Curtis Jones 2019/20 – scout report
Liverpool are dominating the Premier League this season and it is clear that Jürgen Klopp’s plan is coming to its apex throughout it. They have a comfortable point advantage over their closest opponents so we can be sure that they’ll win the title, although they are going through a slightly rocky period at the moment. The fact that they don’t rate many domestic cups gave the chance for their youngsters to show what they got and to fight for their spot in the first team, and some of the players have displayed performances that pointed them out as the potential world-class add-ons to the Reds’ squad in the years to come.
One of the brightest players in their reserves is Curtis Jones, an omnipotent midfielder who is the embodiment of the modern half-space roamer and will surely find his place in Klopp’s tactics, starting from this year. This tactical analysis scout report will show you the biggest strengths of the 19-year-old Englishman and in what ways he can add to the current squad.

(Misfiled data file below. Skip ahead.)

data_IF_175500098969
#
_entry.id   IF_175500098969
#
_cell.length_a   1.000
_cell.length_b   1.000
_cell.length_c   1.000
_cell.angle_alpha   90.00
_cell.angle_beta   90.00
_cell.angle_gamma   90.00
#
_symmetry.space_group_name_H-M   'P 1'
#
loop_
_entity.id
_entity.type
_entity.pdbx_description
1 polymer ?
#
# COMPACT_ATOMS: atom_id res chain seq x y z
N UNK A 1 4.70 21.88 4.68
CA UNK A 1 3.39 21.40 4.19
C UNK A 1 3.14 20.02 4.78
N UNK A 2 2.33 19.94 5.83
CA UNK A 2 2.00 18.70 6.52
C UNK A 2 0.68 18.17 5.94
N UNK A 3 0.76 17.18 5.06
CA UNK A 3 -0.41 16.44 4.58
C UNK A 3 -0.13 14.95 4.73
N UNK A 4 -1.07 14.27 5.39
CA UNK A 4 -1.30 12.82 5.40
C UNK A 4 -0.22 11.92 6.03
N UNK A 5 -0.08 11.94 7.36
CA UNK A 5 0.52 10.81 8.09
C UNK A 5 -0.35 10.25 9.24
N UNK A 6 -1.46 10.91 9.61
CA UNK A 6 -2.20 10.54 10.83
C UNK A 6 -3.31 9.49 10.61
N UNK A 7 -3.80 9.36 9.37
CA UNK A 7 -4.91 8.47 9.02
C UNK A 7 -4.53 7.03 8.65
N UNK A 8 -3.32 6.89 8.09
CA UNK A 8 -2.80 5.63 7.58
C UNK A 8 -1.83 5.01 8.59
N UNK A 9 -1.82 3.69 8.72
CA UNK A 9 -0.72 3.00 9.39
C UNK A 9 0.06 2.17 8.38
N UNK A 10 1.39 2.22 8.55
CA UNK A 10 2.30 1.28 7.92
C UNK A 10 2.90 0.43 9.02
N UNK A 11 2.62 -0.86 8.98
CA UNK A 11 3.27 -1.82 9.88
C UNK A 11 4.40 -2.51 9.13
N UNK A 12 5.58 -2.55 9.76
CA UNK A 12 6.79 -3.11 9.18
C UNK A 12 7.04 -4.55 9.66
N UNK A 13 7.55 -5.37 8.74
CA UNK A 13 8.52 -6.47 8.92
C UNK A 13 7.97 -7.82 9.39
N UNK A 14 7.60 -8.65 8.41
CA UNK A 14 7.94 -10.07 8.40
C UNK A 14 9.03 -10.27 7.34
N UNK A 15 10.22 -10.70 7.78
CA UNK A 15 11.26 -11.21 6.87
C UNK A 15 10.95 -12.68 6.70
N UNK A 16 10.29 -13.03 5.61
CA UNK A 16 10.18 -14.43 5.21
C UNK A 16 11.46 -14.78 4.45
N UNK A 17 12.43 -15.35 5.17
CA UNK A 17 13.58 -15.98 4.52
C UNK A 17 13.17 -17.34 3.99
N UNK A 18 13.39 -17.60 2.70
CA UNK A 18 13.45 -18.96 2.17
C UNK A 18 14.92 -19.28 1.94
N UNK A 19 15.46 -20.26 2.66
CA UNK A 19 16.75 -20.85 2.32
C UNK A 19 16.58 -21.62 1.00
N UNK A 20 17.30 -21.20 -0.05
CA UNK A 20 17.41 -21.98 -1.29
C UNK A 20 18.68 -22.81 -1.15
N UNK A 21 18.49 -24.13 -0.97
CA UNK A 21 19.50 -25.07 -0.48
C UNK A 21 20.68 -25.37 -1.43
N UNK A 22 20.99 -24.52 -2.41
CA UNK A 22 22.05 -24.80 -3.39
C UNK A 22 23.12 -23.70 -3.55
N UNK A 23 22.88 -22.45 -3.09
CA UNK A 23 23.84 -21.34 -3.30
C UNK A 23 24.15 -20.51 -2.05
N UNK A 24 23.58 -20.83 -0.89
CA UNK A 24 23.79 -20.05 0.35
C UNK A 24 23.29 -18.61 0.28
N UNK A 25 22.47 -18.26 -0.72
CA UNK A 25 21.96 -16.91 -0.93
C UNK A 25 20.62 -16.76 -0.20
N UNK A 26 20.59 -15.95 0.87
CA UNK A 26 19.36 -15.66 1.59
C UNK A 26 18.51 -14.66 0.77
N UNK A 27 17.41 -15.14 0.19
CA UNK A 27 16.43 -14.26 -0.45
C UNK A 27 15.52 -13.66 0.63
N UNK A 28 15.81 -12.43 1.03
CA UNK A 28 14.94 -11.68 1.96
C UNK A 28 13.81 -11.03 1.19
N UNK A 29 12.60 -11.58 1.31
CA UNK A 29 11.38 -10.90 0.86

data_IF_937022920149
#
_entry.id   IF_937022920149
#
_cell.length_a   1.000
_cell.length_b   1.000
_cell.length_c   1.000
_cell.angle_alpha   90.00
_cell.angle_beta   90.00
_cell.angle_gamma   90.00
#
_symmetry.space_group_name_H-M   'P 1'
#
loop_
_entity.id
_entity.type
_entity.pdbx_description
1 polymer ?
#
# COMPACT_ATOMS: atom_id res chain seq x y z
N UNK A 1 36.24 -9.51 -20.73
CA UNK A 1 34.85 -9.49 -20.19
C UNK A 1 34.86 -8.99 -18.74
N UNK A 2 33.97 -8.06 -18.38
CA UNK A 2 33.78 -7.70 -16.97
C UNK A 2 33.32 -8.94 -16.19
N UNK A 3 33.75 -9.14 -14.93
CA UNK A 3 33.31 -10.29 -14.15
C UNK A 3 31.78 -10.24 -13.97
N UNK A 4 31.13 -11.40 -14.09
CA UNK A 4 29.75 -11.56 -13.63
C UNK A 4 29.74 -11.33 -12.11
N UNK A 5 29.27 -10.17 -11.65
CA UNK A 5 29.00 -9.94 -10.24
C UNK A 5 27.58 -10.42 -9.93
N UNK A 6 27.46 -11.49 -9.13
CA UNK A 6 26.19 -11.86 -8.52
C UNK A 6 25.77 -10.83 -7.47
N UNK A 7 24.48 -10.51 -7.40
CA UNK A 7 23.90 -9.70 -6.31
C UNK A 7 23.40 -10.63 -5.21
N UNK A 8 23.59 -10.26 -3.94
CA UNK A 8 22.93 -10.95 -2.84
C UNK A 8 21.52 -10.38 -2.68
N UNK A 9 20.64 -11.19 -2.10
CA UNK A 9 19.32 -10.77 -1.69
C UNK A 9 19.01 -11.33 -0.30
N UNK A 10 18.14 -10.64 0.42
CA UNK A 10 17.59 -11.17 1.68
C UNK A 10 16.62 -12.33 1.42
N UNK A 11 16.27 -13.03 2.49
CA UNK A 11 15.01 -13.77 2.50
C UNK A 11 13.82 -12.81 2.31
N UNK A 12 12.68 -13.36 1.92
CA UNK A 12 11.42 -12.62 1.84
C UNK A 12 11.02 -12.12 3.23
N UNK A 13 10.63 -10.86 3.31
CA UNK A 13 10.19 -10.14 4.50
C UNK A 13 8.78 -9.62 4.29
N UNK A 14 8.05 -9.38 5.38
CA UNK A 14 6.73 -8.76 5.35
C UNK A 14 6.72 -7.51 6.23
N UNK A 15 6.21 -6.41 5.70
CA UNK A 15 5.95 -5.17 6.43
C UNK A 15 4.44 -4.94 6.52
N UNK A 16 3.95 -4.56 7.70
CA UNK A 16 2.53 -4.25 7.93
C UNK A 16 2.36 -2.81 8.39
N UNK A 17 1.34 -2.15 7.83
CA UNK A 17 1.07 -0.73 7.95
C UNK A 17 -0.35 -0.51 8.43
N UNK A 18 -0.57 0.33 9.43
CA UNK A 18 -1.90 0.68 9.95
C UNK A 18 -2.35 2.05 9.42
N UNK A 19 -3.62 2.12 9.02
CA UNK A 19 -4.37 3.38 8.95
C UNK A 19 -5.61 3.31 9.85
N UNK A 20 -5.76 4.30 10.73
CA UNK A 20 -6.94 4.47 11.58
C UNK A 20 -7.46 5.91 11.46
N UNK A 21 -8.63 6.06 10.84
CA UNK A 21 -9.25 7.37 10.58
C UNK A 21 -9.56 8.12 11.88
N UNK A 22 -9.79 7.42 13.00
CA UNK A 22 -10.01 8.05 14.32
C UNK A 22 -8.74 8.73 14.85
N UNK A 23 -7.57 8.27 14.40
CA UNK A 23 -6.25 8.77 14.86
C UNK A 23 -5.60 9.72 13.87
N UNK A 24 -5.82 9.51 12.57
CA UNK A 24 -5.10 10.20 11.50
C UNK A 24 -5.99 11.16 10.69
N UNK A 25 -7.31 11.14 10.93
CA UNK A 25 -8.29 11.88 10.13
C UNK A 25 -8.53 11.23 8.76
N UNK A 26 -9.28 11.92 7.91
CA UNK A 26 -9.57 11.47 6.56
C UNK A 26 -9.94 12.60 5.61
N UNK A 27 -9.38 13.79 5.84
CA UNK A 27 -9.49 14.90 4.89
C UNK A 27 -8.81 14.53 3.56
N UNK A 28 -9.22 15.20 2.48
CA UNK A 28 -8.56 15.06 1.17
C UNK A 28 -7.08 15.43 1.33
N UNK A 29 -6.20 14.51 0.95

Build-up and link-up
The first thing that comes to mind when watching Jones play is that he is a polyvalent player who can respond to requests in various positions around the pitch. We have seen him play both in the midfield role and out on the wing, but with the main task of playing in the inner-corridors and providing his side with through-the-ground progress options.
His original position is as a central midfielder as he feels most comfortable in it and has provided his best performances when playing there. From that position, he can be included in every phase of the attack which allows his team to benefit from his build-up skills as much as from his link-up.